One Person is Killed as ‘record’ Rains Produces Flash Flooding in the St. Louis Area!
Tuesday, flash floods were caused by record rainfall in St. Louis and other parts of Missouri. One person died and several others were stuck in their cars and homes.
The National Weather Service said that thunderstorms dumped up to 10 inches of rain on the St. Louis metro area, which caused widespread flash flooding and closed roads. In 1915, when the remains of a hurricane moved north, the previous daily record of 6.85 inches was set. At Lambert Airport, 8.3 inches of rain fell by Tuesday morning.
National Weather Service meteorologist Marshall Pfahler said a storm moved into the St. Louis area around midnight and stalled, pouring water over the same relatively narrow band. The rainfall sparked “dangerous, life-threatening flash flooding” across central and eastern Missouri and southwest Illinois, according to the National Weather Service.
At a news conference on Tuesday, St. Louis Fire Department Chief Dennis Jenkerson said that one person died after being pulled from a flooded car in an area with 8.5 feet of water. Jenkerson said that there was “a lot” of damage to property, but not many other people were hurt.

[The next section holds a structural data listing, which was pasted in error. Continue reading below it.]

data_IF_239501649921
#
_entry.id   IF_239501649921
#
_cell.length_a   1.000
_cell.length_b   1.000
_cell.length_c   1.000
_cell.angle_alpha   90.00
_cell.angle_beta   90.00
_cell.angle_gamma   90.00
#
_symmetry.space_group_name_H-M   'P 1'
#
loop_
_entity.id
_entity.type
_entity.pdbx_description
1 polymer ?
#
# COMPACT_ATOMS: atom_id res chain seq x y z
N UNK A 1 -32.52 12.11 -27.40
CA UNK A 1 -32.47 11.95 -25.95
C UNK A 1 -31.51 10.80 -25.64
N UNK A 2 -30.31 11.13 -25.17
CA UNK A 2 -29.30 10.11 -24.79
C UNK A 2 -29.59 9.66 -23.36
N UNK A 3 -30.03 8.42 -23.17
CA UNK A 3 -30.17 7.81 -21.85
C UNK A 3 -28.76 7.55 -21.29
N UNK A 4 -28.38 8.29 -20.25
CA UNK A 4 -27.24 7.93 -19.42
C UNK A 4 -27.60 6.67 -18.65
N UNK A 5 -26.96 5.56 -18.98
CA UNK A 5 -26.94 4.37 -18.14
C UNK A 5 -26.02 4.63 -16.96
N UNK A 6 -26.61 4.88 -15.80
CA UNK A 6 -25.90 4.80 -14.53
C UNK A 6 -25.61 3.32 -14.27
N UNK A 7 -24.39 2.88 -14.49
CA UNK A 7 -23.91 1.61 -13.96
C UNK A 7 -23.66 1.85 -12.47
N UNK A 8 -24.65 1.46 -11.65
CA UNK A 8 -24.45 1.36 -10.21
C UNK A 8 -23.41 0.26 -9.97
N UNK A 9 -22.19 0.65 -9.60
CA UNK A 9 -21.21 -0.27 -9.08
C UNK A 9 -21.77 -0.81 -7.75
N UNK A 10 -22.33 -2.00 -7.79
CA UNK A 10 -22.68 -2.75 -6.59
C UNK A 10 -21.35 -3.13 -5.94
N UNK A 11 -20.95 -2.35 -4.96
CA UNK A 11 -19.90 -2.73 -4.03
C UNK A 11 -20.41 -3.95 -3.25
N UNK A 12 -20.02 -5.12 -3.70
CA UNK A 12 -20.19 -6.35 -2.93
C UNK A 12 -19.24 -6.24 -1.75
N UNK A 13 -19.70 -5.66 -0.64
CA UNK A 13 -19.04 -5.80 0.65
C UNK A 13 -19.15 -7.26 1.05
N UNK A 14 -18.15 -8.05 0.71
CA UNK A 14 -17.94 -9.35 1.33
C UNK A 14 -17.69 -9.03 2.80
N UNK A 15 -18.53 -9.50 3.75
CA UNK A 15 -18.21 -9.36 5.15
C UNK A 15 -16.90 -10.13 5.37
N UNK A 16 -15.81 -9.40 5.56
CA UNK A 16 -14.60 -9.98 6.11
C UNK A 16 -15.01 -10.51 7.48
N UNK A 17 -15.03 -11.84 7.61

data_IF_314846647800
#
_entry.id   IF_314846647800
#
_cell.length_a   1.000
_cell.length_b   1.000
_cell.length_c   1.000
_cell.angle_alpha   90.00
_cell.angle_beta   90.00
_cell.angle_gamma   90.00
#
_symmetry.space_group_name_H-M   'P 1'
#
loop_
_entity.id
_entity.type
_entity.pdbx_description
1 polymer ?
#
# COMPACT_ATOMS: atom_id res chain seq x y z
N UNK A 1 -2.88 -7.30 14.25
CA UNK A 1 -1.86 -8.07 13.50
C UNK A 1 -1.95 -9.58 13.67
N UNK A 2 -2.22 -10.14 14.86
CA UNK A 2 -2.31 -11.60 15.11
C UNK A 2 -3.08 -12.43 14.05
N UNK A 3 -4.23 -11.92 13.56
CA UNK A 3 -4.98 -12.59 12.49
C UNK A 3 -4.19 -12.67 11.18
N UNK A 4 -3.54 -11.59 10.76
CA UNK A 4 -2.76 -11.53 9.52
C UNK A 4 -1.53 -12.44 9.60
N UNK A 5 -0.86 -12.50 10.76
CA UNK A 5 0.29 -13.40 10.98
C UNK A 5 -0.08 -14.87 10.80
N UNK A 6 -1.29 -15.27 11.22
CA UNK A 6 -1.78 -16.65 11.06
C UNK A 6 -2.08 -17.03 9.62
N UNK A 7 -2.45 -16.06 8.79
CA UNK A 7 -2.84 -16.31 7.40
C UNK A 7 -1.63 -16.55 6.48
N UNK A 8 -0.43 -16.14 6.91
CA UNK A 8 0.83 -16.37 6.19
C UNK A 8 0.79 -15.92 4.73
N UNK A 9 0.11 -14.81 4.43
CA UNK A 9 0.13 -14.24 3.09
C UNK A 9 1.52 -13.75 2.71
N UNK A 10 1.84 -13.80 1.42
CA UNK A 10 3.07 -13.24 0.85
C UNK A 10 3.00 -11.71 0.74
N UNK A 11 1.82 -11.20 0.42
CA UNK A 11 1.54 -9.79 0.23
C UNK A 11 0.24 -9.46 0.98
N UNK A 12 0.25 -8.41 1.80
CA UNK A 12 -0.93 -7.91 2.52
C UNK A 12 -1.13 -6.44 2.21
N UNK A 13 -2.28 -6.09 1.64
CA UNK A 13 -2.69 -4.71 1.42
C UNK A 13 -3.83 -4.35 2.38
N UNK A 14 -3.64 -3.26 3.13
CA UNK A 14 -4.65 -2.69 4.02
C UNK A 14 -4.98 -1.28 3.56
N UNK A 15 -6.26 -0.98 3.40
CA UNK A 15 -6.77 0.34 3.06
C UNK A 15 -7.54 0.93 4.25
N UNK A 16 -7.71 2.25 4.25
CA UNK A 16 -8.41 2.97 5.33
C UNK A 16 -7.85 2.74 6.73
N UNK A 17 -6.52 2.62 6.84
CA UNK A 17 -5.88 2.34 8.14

In St. Louis, floodwaters crept into homes and vehicles. Jenkerson said the fire department rescued or assisted more than 70 residents. The department used boats to rescue six residents and six dogs and freed motorists stranded in high water.
In St. Peters, a town northwest of St. Louis, a building that housed the stray dog rescue Stray Paws Adoptables flooded, killing several puppies. Other dogs were saved from the building by firefighters in boats.
A portion of Interstate 70 near St. Peters was closed Tuesday morning, the Missouri Department of Transportation reported. Local law enforcement said additional roads were closed. At one point, sections of interstates 64, 55, and 44 also were shut down in the St. Louis area.
The Missouri State Highway Patrol asked drivers to avoid interstates in St. Charles and St. Louis counties until after a rush hour.